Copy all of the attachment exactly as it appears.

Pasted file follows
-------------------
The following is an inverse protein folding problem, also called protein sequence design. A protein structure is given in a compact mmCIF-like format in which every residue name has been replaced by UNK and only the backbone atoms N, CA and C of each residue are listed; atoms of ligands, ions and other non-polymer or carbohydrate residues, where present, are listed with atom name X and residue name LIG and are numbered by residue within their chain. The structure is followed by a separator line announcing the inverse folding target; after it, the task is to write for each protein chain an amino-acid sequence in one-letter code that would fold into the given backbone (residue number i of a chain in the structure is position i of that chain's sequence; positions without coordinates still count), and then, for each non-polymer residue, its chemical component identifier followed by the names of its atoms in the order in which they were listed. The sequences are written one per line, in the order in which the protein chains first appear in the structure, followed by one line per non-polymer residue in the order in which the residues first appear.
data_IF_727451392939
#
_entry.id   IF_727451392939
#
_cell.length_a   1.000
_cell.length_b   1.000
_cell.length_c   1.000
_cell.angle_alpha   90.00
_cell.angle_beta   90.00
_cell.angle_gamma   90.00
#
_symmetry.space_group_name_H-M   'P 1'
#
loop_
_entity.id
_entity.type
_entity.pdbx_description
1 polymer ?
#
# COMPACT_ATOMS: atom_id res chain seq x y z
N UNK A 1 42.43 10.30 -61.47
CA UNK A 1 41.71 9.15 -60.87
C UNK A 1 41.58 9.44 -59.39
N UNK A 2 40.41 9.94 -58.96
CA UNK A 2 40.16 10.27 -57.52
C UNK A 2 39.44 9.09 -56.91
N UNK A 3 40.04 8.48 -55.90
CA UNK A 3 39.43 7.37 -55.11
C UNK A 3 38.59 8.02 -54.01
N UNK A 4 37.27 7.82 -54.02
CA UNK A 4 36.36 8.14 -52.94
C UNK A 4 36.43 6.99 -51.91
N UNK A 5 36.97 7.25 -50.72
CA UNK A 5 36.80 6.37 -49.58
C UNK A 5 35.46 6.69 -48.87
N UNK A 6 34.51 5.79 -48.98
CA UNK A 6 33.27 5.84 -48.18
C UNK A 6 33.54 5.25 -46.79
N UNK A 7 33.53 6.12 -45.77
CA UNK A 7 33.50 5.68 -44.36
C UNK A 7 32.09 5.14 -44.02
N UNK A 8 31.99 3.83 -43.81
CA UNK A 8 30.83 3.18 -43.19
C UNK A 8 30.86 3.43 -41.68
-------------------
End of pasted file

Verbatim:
The following is an inverse protein folding problem, also called protein sequence design. A protein structure is given in a compact mmCIF-like format in which every residue name has been replaced by UNK and only the backbone atoms N, CA and C of each residue are listed; atoms of ligands, ions and other non-polymer or carbohydrate residues, where present, are listed with atom name X and residue name LIG and are numbered by residue within their chain. The structure is followed by a separator line announcing the inverse folding target; after it, the task is to write for each protein chain an amino-acid sequence in one-letter code that would fold into the given backbone (residue number i of a chain in the structure is position i of that chain's sequence; positions without coordinates still count), and then, for each non-polymer residue, its chemical component identifier followed by the names of its atoms in the order in which they were listed. The sequences are written one per line, in the order in which the protein chains first appear in the structure, followed by one line per non-polymer residue in the order in which the residues first appear.
data_IF_727451392939
#
_entry.id   IF_727451392939
#
_cell.length_a   1.000
_cell.length_b   1.000
_cell.length_c   1.000
_cell.angle_alpha   90.00
_cell.angle_beta   90.00
_cell.angle_gamma   90.00
#
_symmetry.space_group_name_H-M   'P 1'
#
loop_
_entity.id
_entity.type
_entity.pdbx_description
1 polymer ?
#
# COMPACT_ATOMS: atom_id res chain seq x y z
N UNK A 1 42.43 10.30 -61.47
CA UNK A 1 41.71 9.15 -60.87
C UNK A 1 41.58 9.44 -59.39
N UNK A 2 40.41 9.94 -58.96
CA UNK A 2 40.16 10.27 -57.52
C UNK A 2 39.44 9.09 -56.91
N UNK A 3 40.04 8.48 -55.90
CA UNK A 3 39.43 7.37 -55.11
C UNK A 3 38.59 8.02 -54.01
N UNK A 4 37.27 7.82 -54.02
CA UNK A 4 36.36 8.14 -52.94
C UNK A 4 36.43 6.99 -51.91
N UNK A 5 36.97 7.25 -50.72
CA UNK A 5 36.80 6.37 -49.58
C UNK A 5 35.46 6.69 -48.87
N UNK A 6 34.51 5.79 -48.98
CA UNK A 6 33.27 5.84 -48.18
C UNK A 6 33.54 5.25 -46.79
N UNK A 7 33.53 6.12 -45.77
CA UNK A 7 33.50 5.68 -44.36
C UNK A 7 32.09 5.14 -44.02
N UNK A 8 31.99 3.83 -43.81
CA UNK A 8 30.83 3.18 -43.19
C UNK A 8 30.86 3.43 -41.68